To an extent. The game has obviously evolved since then. We don’t prioritize kills, but we’ll certainly punish those who are out of position in-game.

¤ What makes Gambit so unique? What will you have over the other teams?

We are brave and fearless. If someone gets caught, we usually tend to save them. Sometimes it puts us even further behind, but sometimes we can make an epic outplay in numerical disadvantage.

¤ There were a couple of roster changes this year and the year before that. How has the team adjusted?

We only had one roster change. Lodik replaced Blasting in Spring. This roster change was beneficial for us. Lodik immediately showed that he’s ready to be stable on almost every ADC. He performs well mechanically in all kinds of team fights and skirmishes. ADC as any other player is required to communicate, and we are still working to help him improve in this area. He has never played on this level before, so it’s new for him.

He performed well at MSI. We were worried he might choke, but he withstood the pressure and outperformed opposing ADCs on an individual level.

¤ Edward, out of the previous Gambit rosters how would you compare this year's roster to the previous ones?

If we talk about our legacy line-up, it’s hard to compare, since back then we were the favorites to win every competition including Worlds. I wasn’t there during Summer Split of 2013. I left the team to play for Curse in NA. Our first line-up was confident, and we knew what’s going on. We were ahead of meta or at least understood the current one.

2014 was the worst year for our team. Alex Ich left us. We had to play in relegations. Even though we won 3:1 in relegations, we were close from getting eliminated from LCS. It was tough.

2015 was more successful, we recruited Cabochard instead of Kubon and Betsy instead of NiQ, who had a collapsed lung. With P1noy as our AD Carry we had good potential, but lacked something. We lost to Unicorns of Love in Spring quarterfinal, who went on to win two games in the final against fnatic. Who knows, we might have been a top 4 team at the time in Europe.

Forg1ven replaced P1noy in Summer. It was probably our best English speaking line-up. We had a poor start, but improved over the split. Unfortunately, Forg1ven got banned and we weren’t able to win a couple of games to qualify for playoffs. We didn’t have a sub ADC. It was really frustrating. Another support player Moopz had to play instead.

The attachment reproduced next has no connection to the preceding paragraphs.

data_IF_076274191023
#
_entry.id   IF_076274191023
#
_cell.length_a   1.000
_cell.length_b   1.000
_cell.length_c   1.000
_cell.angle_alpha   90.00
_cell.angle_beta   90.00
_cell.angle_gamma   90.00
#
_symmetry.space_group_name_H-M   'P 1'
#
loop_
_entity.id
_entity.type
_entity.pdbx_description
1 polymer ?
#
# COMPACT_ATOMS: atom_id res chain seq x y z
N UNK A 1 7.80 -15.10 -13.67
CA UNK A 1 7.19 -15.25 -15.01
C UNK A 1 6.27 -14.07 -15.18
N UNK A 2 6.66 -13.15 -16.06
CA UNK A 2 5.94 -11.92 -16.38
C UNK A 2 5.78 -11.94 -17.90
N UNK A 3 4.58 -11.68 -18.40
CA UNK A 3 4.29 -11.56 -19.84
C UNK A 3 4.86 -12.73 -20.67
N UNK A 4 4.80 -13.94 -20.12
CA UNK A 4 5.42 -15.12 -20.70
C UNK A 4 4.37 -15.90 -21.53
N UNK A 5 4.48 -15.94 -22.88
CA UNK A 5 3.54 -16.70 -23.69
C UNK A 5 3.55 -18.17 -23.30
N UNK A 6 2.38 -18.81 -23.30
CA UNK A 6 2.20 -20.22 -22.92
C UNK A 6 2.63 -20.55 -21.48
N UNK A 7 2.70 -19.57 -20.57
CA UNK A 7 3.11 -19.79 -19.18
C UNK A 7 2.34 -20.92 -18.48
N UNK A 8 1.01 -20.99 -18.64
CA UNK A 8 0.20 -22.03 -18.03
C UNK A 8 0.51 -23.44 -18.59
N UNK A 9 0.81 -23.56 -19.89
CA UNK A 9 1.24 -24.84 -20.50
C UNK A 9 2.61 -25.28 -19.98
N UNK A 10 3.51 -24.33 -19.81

As for our first line-up in LCL with Blasting, we didn’t realize at the time that it will be so difficult for us to play at the international stage. Blasting struggled against stronger teams, and he was playing more passively. Blasting wasn’t able to do his job in team fights.

Now we have Lodik and are doing much better. Our performance at MSI speaks for itself. I hope that we can improve our form to perform well at Worlds, so that people will speak fondly of this five-man line-up in the future.

¤ What are your predictions going into Worlds? How far do you think you can go?

Hard to say. There are a lot of factors to take into account. Our own play and preparation is one of them. It’s hard to rate us against the teams we haven’t faced yet. Watching a team play and playing against it are two completely different things. It’s going to be difficult if other teams perform at their peak level. We can make predictions, once we see every team play. Our current form is better than it was at last Worlds.

¤ Are there any teams/players you guys want to face/avoid for as long as possible?

If your goal is to make it far at Worlds, you obviously want to avoid the strongest teams for as long as possible. However, at this point, you don’t know how strong is every team in particular. Got to see them play first. We want to avoid playing against teams from China and Korea. We lack experience of playing against them, but we are open to scrims.

¤ What are your goals and expectations for Worlds this year?

First and foremost, it’s not about how far we can get at Worlds but simply an opportunity to grow as a team and players. Playing on stage and scrimming against the best teams from all over the world for as long as we can is an invaluable experience.